Saturday, Supermom drove up to take a trail ride with me, which was the first time I have been able to get Pia actually out on the trails since she came home. P was a bit of a chicken to get started, but once she got moving she was calm, relaxed and an old pro. The only unfortunate issue was the "chicken" mode happened right at the beginning as we were leaving the property which resulted in us getting off and walking the horses to keep them moving. Not so tragic aside from the fact that we were walking them UP A MOUNTAIN and I thought it was more than probable that I was going to suffer a heart attack before I legged back up and let the horses do the heavy lifting. (note to self, relearn how to drive to gym).
The ride itself was great. The ground has been mostly frozen so mud was minimal and the fog made the trees fairly pretty and quiet. It was a great way to spend an hour in the saddle.
|Supermom's view through P's Ears|
|Supermom and cute P|
|She's so damn adorable when she's not actively biting you...|
Prairie's big success came on Sunday when increased temps thawed the outdoor enough to warrant a return to jumping outside. S set a simple four stride line and after a brief warm up I began by trotting each fence individually on a large circle, then cantering each fence on a large circle.
I'll admit that I was a bit nervous about returning to the outdoor. Prairie has been so insanely good working inside this winter, that I have been dreading what would happen when we moved back to a bigger space and no longer had confining walls to support our balance and focus.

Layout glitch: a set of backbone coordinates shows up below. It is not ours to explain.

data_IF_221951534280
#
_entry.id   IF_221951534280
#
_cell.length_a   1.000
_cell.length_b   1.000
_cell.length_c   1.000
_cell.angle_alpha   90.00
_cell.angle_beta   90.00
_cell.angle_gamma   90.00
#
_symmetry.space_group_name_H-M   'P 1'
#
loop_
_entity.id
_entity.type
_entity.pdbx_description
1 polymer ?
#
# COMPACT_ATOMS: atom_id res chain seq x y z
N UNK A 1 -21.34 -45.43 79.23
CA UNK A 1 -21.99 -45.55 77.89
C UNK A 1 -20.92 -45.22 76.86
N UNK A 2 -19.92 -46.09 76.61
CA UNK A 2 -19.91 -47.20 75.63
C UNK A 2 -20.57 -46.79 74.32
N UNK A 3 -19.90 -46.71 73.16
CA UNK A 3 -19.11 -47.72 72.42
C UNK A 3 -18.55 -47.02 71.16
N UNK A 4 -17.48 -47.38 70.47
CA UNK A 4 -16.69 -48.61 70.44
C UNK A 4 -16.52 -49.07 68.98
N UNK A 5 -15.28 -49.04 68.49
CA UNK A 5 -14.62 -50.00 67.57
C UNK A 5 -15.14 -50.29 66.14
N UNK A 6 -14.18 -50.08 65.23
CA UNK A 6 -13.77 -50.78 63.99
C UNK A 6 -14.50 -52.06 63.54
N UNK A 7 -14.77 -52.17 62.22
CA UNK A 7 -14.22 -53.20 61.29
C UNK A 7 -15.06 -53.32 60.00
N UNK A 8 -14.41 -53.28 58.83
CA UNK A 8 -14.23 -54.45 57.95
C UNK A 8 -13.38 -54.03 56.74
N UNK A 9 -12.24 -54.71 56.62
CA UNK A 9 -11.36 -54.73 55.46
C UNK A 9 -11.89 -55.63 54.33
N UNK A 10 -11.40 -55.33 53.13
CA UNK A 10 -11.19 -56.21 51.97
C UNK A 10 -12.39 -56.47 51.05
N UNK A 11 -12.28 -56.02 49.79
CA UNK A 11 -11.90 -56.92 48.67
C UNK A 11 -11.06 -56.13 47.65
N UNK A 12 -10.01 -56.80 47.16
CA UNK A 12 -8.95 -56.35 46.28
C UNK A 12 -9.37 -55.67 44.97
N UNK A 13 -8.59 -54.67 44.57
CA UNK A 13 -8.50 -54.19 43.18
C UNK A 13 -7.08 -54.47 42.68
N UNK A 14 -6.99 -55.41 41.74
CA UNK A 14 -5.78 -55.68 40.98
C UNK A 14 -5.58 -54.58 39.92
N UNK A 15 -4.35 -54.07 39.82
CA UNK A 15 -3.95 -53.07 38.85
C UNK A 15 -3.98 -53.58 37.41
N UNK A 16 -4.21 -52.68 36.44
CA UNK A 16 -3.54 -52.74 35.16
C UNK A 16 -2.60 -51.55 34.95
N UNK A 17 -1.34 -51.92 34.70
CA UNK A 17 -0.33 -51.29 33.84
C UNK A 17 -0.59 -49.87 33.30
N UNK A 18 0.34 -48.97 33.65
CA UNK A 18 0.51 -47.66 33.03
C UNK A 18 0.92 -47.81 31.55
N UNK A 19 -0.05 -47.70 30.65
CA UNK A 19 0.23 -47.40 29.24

Prairie played to all my worries when she immediately resumed freaking out about the "scary end" away from the barn - but after 10 minutes of small circles and shoulder in, she came back from outer space and resumed working like a regular horse.
Cantering the verticals was... easy. Relaxed, slow, balanced. I easily moved Prairie up to bigger distances, and easily reorganized her after each fence. I was so flipping impressed I was beaming in disbelief. Then we worked the line. Something that is always slightly problematic for us. Prairie gets wiggly, tense and just a bit discombobulated in lines more than two strides. All of these things were true this time as well - but they lacked the blind-panic-scoot upon landing that was de rigueur last time we worked over fences outside.
I fell back on what we learned in our grid last week and focused on low and wide hands along with a very supportive leg between fences and we improved dramatically.
Mind you, up to this point we had been working off our right lead and jumping away from home, toward the scary end - something that always gives us better breaks and control than we we canter (/run madly) away from the scary end and toward the sweet, sweet salvation of the main barn.
Feeling bold and confident we changed directions and came at the line off our left lead, toward home... And Prairie was 100% with me. I dialed her canter back a bit more than necessary, but we went in quiet, intending to add a fifth stride, which I ended up having to move up to.... and we came out quiet (and on the correct lead!). Miracle.
Our other new trick was the ability to maintain our canter aaalllllll the way arrrouuuunnnnd and back to the line. Four months ago, quietly cantering the long side was a challenge, let alone landing from a line (going home) regrouping, maintaining a balanced canter and being organized enough to jump back into the line.
But we did, and then we started playing with our adjustability. I opened Prairie up, we did the line in 4, then I brought her back and did it in 5. Then we opened up and did it in 4... then back for 5 again.
MIND BLOWN. The mare was quiet, focused and nearly had a loop in her rein the entire time.
So impressed. so, SO impressed with her ability to take our new balance and focus to the Outdoor arena and still give me the same ride.
It was a good horsey weekend....